The IHS Markit Singapore PMI rose to 53.8 in September 2021 from 52.1 a month earlier. This was the tenth straight month of growth in private sector activity, despite rising COVID-19 infections and ahead of tightening curbs at the end of September. Demand and output grew at stronger rates than in August, though buying activity and employment levels remained subdued. Suppliers’ delivery times continued to lengthen and to the greatest extent since July 2020, amid shipping difficulties.On inflation, input prices increased for the sixteenth straight month, with the rate of inflation accelerating to the fourth-fastest pace on record. Consequently, firms continued to share these cost burdens with their clients, as charges went up at the fourth-fastest rate on record. Going forward, confidence improved but remained below the long-run survey average. source: Markit Economics

Composite PMI in Singapore averaged 51.08 points from 2013 until 2021, reaching an all time high of 56.80 points in May of 2018 and a record low of 27.10 points in May of 2020. This page provides - Singapore Composite Pmi- actual values, historical data, forecast, chart, statistics, economic calendar and news. Singapore Private Sector PMI - data, historical chart, forecasts and calendar of releases - was last updated on October of 2021.

Composite PMI in Singapore is expected to be 53.00 points by the end of this quarter, according to Trading Economics global macro models and analysts expectations. In the long-term, the Singapore Private Sector PMI is projected to trend around 53.00 points in 2022, according to our econometric models.

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Singapore Private Sector PMI


News Stream
Singapore Private Sector Growth Accelerates
The IHS Markit Singapore PMI rose to 53.8 in September 2021 from 52.1 a month earlier. This was the tenth straight month of growth in private sector activity, despite rising COVID-19 infections and ahead of tightening curbs at the end of September. Demand and output grew at stronger rates than in August, though buying activity and employment levels remained subdued. Suppliers’ delivery times continued to lengthen and to the greatest extent since July 2020, amid shipping difficulties.On inflation, input prices increased for the sixteenth straight month, with the rate of inflation accelerating to the fourth-fastest pace on record. Consequently, firms continued to share these cost burdens with their clients, as charges went up at the fourth-fastest rate on record. Going forward, confidence improved but remained below the long-run survey average.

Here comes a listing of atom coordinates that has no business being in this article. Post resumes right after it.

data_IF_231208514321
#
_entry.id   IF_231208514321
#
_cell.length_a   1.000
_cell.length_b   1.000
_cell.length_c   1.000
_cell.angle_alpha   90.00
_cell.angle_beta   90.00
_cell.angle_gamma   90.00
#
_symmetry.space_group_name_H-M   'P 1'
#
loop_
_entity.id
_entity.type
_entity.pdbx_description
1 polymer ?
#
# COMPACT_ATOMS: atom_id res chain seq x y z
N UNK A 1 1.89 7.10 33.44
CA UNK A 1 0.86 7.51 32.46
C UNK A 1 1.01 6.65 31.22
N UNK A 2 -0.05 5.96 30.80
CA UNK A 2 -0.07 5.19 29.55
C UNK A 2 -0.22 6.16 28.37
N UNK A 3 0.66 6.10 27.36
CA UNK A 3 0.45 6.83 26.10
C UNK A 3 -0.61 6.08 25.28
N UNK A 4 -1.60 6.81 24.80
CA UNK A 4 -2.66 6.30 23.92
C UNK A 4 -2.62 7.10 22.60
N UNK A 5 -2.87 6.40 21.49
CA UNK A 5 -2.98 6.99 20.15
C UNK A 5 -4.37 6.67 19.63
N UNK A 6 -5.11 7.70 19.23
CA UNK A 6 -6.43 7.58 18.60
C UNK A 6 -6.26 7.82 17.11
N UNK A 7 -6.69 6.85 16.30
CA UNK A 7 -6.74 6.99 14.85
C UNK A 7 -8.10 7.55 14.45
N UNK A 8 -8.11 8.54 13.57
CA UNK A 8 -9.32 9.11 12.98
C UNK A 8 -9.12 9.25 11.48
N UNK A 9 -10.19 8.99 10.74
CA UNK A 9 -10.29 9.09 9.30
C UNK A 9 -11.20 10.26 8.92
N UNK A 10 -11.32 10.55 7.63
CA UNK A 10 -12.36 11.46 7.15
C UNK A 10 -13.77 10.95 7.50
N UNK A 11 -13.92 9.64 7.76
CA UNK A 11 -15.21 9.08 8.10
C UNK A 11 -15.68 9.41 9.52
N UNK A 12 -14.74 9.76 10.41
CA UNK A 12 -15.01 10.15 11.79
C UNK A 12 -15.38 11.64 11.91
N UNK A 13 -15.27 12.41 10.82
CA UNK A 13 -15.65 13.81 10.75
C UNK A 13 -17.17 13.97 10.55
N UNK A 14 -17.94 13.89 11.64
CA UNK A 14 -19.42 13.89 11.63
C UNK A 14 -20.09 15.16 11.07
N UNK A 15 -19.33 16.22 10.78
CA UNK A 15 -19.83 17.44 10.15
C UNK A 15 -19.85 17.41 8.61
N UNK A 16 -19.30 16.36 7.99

2021-10-05
Singapore Private Sector Growth Slows
The IHS Markit Singapore PMI dropped to 52.1 in August 2021 from a 39-month high of 56.7 in July. Still, this was the ninth straight month of growth in the private sector, amid the further easing of COVID-19 restrictions. Both new orders and output rose for their ninth straight months, though the rates of growth eased from July’s highs. Foreign demand also slowed when compared to overall new orders. Meantime, employment fell marginally after briefly rising in July, though firms had also reported difficulty in hiring staff. At the same time, backlogs of works accumulated for the ninth month in a row, while suppliers’ delivery times lengthened to a greater extent than the series’ average. On prices, input cost continued to rise for the fifteenth month in a row, with firms continuing to pass on these cost burdens to clients. That said, both input cost and output charge inflation eased. Finally, sentiment dipped to a three-month low.